How to Transform Profitability through Pricing in a Flat Economy

A properly aligned pricing strategy can yield an additional 1 to 3 percent improvement in net price performance.

October 18 2010 by Bob Shaw


However we choose to characterize the current world economy, nobody is arguing that we are in a period of economic growth. Aside from discussions of potential deflation and its effects, one fact is clear to business leaders: It’s going to be very difficult to raise prices anytime soon. Communicating rate increases is never easy, but customers typically do expect some level of annual price inflation. These price hikes can often protect a business’s financial health from routine expense increases. How you approach managing your pricing structure makes all the difference.

Whatever the current pricing climate in your industry, there are still opportunities for optimizing your selling prices and finding significant profitability improvements from the processes you implement. Even in commodity markets, it’s possible to recover margins by imposing greater discipline on the methods for setting prices and discounts for customers. In theory, companies typically offer special deals to their higher-volume customers. In practice, however, those special deals are often a great value to the customer, without reflecting that customer’s great value to the company.

To understand what I mean about optimizing pricing, consider the case of a large commodity wholesaler. Figure 1 is a plot of that company’s net prices relative to customer volume. Experience would lead us to expect to see alignment between the aggregate volume curve and the price points. Surprise—the net prices are all over the place, without showing any correlation to volume. You can see there are just as many large customers as small customers in the $12+ range, and an equal number of small customers and big customers in the $2-6 range. This situation is unacceptable. If we stop giving small customers the same deals we offer big customers, the result is an appreciable boost in average selling prices. And more important, a concurrent boost in profits.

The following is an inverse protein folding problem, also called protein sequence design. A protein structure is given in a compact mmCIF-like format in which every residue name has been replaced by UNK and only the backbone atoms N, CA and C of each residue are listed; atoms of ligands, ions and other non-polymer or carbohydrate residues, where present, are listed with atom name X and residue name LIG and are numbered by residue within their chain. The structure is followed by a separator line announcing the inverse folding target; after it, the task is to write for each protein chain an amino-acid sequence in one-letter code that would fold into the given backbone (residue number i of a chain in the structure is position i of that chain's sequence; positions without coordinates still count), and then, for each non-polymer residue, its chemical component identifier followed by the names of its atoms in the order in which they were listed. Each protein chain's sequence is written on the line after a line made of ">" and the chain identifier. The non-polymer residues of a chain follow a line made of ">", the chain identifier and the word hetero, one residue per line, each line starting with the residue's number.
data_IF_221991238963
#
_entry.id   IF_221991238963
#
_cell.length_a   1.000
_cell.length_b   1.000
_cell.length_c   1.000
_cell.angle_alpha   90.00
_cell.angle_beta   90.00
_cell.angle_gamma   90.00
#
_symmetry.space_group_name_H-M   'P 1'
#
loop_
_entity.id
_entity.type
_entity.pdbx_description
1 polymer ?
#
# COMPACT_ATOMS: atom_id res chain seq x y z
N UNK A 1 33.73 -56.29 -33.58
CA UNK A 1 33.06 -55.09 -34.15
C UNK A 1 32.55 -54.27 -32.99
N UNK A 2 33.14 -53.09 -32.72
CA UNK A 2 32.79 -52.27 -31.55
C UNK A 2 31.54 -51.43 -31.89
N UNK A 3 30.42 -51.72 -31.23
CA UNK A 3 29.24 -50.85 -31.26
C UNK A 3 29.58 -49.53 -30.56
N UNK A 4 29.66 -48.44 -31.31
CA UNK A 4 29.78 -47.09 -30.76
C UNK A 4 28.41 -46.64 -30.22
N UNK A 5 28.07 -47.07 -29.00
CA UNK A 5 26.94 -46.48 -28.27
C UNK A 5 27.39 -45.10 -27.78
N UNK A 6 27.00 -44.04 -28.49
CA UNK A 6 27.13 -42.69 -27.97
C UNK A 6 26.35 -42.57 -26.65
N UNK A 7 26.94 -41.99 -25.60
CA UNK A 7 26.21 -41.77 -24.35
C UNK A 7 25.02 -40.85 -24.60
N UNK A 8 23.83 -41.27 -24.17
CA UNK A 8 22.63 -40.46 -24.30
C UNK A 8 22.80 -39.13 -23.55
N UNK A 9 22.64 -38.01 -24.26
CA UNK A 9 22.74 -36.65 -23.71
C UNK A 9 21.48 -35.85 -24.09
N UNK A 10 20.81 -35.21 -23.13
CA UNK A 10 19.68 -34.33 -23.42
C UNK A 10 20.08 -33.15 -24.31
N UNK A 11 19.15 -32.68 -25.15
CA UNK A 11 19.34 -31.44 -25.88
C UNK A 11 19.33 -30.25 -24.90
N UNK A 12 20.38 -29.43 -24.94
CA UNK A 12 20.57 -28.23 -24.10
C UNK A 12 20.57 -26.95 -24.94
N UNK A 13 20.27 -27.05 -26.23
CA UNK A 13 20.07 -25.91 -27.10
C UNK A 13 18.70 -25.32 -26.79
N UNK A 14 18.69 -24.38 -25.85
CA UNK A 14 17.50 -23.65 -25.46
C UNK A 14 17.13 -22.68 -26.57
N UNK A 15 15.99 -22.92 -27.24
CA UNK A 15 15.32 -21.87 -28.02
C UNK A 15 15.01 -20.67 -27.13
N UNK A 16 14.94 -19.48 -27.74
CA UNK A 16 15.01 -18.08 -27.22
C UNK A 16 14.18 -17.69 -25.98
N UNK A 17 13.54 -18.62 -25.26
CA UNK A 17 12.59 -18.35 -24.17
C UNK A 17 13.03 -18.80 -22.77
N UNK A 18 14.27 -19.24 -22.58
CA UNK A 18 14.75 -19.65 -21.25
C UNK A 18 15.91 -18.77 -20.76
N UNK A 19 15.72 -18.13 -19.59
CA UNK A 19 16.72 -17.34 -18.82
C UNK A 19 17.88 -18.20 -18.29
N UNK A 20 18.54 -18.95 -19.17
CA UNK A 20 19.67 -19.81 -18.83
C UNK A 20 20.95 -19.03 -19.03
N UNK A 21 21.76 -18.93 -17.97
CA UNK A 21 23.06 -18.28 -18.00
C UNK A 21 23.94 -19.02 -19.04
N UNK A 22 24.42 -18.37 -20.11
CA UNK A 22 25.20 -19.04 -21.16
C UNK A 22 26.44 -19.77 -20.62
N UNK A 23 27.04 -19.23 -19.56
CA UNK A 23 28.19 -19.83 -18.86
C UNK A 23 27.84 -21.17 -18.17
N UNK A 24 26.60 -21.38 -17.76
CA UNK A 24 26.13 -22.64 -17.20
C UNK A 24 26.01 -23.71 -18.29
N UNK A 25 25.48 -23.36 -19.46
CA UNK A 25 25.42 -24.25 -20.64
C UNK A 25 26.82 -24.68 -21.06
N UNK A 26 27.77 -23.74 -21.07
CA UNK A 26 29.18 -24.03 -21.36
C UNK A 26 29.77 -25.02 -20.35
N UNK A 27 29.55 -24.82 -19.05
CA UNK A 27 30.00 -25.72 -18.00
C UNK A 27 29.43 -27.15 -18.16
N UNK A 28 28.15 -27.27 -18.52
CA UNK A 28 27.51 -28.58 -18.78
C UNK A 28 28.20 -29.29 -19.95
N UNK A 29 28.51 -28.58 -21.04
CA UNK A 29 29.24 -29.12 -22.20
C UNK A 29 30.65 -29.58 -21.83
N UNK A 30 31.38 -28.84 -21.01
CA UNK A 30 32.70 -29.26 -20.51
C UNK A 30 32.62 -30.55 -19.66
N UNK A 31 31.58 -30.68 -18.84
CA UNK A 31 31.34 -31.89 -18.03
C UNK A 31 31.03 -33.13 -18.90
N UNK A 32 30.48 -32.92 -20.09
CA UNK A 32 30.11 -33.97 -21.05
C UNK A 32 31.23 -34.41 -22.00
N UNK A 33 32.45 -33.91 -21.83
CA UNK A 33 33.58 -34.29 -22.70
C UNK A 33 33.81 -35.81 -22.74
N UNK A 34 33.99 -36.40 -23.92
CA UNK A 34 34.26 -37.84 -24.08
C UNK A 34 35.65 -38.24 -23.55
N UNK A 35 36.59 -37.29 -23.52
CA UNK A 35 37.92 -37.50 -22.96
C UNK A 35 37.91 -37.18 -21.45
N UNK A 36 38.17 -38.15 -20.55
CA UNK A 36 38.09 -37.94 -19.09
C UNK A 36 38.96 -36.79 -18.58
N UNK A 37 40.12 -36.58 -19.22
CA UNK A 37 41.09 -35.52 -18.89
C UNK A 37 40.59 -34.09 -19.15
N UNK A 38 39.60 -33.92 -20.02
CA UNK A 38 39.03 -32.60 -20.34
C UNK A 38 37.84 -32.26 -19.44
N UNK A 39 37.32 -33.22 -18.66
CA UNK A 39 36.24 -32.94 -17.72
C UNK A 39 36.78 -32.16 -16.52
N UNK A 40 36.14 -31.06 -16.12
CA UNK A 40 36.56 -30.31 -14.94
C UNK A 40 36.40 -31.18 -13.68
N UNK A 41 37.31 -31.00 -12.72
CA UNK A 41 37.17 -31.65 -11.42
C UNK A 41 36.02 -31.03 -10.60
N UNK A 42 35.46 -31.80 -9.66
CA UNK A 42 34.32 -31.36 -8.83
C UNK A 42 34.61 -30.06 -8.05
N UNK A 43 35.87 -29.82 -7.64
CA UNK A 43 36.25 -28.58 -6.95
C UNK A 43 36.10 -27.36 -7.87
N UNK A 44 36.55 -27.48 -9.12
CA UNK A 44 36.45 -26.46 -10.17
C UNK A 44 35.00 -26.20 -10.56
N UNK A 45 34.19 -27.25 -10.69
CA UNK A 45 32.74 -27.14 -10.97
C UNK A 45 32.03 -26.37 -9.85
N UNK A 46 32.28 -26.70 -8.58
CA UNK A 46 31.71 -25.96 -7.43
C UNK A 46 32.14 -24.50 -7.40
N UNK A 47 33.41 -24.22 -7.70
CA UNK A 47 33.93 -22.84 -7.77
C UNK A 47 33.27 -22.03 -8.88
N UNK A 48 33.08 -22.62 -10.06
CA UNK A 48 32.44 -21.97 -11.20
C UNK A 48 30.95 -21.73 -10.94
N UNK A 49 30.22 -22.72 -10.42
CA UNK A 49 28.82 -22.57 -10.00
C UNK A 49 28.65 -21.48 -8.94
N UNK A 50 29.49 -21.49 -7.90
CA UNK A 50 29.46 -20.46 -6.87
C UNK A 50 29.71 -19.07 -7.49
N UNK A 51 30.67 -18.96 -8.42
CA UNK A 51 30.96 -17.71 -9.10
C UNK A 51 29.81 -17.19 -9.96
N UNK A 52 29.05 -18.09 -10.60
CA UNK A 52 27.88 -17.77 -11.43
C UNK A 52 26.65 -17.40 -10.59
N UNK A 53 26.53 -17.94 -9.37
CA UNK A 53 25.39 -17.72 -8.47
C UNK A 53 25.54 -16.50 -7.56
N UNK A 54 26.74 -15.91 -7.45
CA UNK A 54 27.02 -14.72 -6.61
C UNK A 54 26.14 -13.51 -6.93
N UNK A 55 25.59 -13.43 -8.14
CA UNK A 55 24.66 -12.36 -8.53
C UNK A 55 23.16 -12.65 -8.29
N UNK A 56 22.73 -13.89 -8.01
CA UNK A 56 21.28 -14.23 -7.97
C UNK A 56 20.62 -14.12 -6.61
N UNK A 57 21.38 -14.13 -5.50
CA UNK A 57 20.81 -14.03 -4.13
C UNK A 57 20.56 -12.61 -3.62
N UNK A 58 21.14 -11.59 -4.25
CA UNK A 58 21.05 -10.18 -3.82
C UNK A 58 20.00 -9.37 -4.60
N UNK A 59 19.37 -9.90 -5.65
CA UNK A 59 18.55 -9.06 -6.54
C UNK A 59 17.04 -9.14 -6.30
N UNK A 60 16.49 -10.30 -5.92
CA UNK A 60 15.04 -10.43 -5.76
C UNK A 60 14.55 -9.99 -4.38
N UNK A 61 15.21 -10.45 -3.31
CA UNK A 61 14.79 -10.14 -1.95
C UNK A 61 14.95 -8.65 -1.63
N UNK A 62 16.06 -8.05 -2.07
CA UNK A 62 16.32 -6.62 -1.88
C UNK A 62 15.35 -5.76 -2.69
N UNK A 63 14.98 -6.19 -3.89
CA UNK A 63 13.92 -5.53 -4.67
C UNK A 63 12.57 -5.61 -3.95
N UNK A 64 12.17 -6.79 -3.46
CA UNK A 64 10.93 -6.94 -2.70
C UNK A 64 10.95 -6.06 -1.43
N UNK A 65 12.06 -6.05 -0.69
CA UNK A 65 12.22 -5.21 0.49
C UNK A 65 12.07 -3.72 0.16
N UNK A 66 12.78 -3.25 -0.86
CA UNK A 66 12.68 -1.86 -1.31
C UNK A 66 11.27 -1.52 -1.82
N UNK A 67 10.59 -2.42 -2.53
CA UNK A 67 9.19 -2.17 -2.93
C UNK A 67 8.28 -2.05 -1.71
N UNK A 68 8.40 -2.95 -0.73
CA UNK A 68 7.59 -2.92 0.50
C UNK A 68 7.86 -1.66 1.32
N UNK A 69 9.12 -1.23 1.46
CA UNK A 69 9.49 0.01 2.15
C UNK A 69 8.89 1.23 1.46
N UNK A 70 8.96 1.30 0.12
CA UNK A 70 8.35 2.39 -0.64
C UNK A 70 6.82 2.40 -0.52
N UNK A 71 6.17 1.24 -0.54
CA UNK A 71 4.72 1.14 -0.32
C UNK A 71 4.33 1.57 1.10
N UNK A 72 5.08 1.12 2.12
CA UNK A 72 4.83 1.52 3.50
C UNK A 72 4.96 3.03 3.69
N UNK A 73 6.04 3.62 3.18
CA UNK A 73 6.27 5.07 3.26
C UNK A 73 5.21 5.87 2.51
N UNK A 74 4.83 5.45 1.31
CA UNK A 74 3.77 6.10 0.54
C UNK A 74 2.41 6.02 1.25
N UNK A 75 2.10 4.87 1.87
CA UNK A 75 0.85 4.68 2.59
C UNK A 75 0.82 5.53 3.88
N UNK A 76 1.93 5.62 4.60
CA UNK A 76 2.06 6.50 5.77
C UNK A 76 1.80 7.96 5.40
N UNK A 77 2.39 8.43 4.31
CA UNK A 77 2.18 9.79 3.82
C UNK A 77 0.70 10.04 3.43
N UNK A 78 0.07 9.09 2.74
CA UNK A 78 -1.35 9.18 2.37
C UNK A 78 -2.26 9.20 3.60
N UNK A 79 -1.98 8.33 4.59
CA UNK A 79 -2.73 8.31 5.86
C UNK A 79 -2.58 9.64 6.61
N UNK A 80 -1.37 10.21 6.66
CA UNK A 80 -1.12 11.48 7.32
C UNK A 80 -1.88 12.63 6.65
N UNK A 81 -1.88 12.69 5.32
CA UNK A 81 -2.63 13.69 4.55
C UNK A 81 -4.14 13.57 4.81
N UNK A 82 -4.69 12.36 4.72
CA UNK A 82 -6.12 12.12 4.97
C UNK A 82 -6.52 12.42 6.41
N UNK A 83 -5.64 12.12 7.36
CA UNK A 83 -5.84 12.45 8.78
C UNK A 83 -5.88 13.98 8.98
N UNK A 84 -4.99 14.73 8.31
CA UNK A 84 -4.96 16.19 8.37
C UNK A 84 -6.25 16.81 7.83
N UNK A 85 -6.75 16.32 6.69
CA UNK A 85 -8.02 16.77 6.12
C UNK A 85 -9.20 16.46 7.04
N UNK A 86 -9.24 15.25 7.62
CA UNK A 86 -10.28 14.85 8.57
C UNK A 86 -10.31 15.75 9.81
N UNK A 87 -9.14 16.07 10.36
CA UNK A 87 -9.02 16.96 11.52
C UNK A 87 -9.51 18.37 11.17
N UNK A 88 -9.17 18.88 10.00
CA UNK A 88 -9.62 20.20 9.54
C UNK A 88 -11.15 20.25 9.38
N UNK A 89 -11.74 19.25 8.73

Fig. 1 – Net selling prices compared to volume per customer.

For businesses that work from standardized price lists, better pricing profitability comes from more carefully managing discounting practices. Discounts should only be used as incentives to elicit better customer behavior, e.g., more volume, greater share of wallet or faster payment. Unfortunately, customers don’t always buy all the products they promised your sales force they’d buy during the last contract talks, but they still get the same discounts from the deal they originally negotiated. If you look at the scatter diagram (Fig. 2), you can see how companies can find their discounts and volumes misaligned.


Fig 2. – Discounts contrasted with customer volume.

Plotting pricing and discounts against customer volume is the best way to determine if your company has an opportunity to optimize prices. The quality of the representations you can create depends, of course, on how well your company is mining and analyzing the Enterprise Resource Planning (ERP) data it has on hand. Ideally, you want to know everything you can about every transaction with every customer. While that task may seem enormous, it is possible manage ERP data so it tells you everything it should.